The birthday boat on the Marovo Lagoon

Mon 20 Oct 2003 16:01
Title: Dear All

20th October 2003. From the birthday boy in the Marovo Lagoon.


Dear All,


We write to you having just indulged ourselves in relative luxury for Pete’s 30th birthday.  We are anchored in the Marovo Lagoon which is said to be the largest lagoon in the world and is also considered so spectacular that it is in the process of becoming a world heritage site. Some say it is the 8th wonder of the world.  We have not seen that much of it yet but so far it has been stunning.


We left the Indispensable Reefs rather disappointed, as we did not manage to leave the boat and explore this sub sea world.  The weather was ferocious.  Firstly we had torrential rain and then a steady Force 6, which was fine as far as the ocean swell went but as the lagoon itself was so large we had a pretty long fetch (about 11 miles) and so a fairly severe chop. 


We headed for Rennell Island.  It is another of the Polynesian Outliers like Tikopia and will be the last time we will see any Polynesian culture.  The island is apparently the largest raised coral atoll in the world.  It is a certainly a pretty big island and Kanggava Bay where we anchored looked absolutely stunning.  The coral rises vertically from the sea so you end up with extremely steep cliffs of either impenetrable jungle or stunning bare white dead coral which is very like hard chalk.  Occasionally there is a white sand beach where coconuts have been planted or a tiny village like the one we anchored off.  The bay itself has a pretty treacherous scattering of coral heads.  Again we arrived only just in time to be able to see them before the light faded and were not helped by a sudden rain squall.  Just as we were happy we had got the anchor settled, a canoe turned up and William the ‘Harbour Master’ jumped aboard announcing that there was a better anchorage off his village and he would guide us in.  In fact the holding was better in sand free of coral heads, but he admitted to me that they preferred yachts to go there as it was not so far for the dugouts to paddle to visit us!  And since we were the first boat to call there this year they probably had lots of lost time to catch up on.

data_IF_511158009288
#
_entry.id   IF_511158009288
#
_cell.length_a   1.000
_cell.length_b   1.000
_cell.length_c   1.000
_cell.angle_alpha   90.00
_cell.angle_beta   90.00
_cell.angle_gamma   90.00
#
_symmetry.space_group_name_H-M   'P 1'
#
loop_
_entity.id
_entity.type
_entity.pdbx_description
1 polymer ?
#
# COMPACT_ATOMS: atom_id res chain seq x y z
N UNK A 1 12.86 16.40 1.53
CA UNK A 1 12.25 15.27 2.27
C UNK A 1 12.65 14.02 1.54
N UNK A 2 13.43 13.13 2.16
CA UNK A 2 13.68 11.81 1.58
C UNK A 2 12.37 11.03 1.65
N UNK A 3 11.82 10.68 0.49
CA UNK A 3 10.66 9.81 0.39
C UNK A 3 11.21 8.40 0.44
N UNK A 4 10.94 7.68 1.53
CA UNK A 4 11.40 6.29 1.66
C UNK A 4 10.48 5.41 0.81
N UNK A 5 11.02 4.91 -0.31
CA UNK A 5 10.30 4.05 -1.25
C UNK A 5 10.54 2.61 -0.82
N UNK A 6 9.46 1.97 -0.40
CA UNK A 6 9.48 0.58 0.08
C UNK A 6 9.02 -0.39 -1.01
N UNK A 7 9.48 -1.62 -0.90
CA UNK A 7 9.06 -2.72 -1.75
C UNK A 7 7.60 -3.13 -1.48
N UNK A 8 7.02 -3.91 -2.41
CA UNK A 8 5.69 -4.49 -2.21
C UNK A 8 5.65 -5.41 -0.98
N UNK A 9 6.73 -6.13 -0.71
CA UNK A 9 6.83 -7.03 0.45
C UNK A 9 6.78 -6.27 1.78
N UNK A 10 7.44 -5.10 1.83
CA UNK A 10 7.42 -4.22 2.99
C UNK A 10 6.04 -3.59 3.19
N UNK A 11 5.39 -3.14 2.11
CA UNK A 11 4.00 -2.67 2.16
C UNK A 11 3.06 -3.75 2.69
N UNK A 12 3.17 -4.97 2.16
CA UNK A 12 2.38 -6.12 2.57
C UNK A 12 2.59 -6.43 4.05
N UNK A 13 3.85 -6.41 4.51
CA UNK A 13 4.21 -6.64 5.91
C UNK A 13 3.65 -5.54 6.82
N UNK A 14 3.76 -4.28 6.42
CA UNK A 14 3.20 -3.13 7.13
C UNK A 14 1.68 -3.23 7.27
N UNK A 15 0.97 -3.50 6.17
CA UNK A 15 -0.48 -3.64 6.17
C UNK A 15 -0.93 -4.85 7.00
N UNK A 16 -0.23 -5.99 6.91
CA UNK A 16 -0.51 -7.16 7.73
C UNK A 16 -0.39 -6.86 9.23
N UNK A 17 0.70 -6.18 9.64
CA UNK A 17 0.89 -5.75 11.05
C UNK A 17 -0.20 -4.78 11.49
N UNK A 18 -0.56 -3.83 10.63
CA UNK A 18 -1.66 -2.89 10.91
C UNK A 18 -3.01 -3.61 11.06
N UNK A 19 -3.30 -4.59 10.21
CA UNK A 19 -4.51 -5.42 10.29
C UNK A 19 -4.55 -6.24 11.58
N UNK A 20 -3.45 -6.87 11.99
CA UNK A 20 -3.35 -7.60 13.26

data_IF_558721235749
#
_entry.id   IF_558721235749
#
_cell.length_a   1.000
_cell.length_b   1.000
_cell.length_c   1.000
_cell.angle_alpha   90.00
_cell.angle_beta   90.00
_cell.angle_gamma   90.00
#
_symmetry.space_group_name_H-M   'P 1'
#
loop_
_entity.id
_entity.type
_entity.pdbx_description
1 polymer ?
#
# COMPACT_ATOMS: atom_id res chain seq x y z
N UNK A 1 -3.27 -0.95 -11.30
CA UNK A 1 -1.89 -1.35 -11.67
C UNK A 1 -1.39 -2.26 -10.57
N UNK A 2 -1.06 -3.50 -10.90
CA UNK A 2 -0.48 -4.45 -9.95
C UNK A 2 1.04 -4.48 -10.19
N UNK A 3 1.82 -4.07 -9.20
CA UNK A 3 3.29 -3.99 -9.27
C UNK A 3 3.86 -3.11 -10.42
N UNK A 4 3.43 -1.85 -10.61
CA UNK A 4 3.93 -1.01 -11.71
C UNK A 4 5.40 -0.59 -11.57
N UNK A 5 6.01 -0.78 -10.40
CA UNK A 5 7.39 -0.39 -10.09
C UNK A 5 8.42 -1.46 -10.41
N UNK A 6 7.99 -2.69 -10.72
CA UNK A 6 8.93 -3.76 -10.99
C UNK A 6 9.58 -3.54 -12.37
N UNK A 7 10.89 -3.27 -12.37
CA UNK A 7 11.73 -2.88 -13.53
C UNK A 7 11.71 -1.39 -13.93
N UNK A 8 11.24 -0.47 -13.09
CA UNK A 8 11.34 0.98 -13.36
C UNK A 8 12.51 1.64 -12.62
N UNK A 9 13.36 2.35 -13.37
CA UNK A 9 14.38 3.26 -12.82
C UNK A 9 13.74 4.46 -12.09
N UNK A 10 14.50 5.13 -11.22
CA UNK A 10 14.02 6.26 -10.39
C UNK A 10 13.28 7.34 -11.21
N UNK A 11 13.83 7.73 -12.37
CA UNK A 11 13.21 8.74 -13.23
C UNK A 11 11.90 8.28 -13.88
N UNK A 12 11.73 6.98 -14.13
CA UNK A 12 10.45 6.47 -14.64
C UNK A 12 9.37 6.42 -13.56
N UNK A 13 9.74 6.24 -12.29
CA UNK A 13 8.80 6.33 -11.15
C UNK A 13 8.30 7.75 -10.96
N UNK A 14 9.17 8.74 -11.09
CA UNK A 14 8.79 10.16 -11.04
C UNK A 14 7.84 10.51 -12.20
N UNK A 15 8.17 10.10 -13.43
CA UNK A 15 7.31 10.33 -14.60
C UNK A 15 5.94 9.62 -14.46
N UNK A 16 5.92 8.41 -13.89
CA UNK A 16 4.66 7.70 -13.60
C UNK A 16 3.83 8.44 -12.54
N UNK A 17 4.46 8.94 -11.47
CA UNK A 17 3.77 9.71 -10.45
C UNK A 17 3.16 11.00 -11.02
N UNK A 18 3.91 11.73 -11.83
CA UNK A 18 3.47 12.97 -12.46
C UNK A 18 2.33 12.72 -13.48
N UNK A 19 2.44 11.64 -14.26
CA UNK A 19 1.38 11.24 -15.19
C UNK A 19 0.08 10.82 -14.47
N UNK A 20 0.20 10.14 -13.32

In fact we hardly spent much time on the boat.  Rennell is famous for having the biggest fresh water lake in all the Pacific Islands and having not stretched our legs for a while we were desperate for a walk.  It turned out to be about a 15-18 mile round trip which took us about 6 hours.  We only had time at the lake to find delicious coconuts to drink, have a chat to the school teacher and dangle our legs in the lake before starting back to make it home before dark.  The walk was lovely and pretty easy going, along the only road (country lane) in the island which was cut right through the jungle.  Funnily enough it felt just like walking along a country lane at home, only on a very hot day! There was loads of wild life on the way and loads of the birds are unique to Rennell and are pretty fearless.  Most striking was the pigmy Ibis which were just everywhere.  On the way back we saw loads of flying foxes (fruit bats) which we have not really see until now so that was cool.


But Pete’s birthday was looming and so we set off for the Marovo Lagoon in the hopes of finding a meal ashore (maybe some meat) and some alcohol which we had now completely run out of.  Can you imagine, Kokiri a dry boat?


Uipi Island is pretty much the only resort in the whole of the Western Province so we headed there and had an exceptionally fast sail up from Rennell, for the first 36 hours we were going over 7 knots over the ground the whole time!  It was lovely.  We decided that Peter’s real birthday treat was that we would go diving.  It was just the most wonderful thing imaginable.  There are loads of the black-tipped reef sharks here.  We had been feeding small ones scraps of fish from the jetty the night before.  Jill (who owns this place) showed us how to tie the fish to a string so that the sharks can be played.  It was really exciting it has to be said.  So we knew there were sharks around and we did see a lot and one quite big one.  But it was really everything else that was so amazing.  100s of fish, not in the least bit bothered by us.  Wonderful corals, fan corals, soft coral, brain corals etc.  And it is just the little things.  The hundreds of colours of the christmas tree worms, the giant clams and just being able to breathe underwater and be a part of the whole place.  All it really did was confirm that we have to find the time and the money to get ourselves diving.  We are in the very best diving in the whole world and will be for the next 4 months or so and we really should not waste it.  Here is definitely too expensive to get Peter certified (K already certified!), but we will try elsewhere.  The snorkelling is great, but the diving is so much more exciting.


As promised, we had plenty to drink in the evening and wonderful birthday meal and even chocolate birthday cake.  We definitely made the right decision coming here.


We hear from Al that Sass and Rich are now the parents of Fred.  Congratulations both of you and we send loads of love to all 3 of you, and we think Fred is a great name!


Also we hear that Edwin has also got engaged since we left.  We didn’t think it would be long and are just really thrilled.  Congratulations all around in the Teall family!


Hope you are all well and happy


Loads of love as ever


Katharine and Pete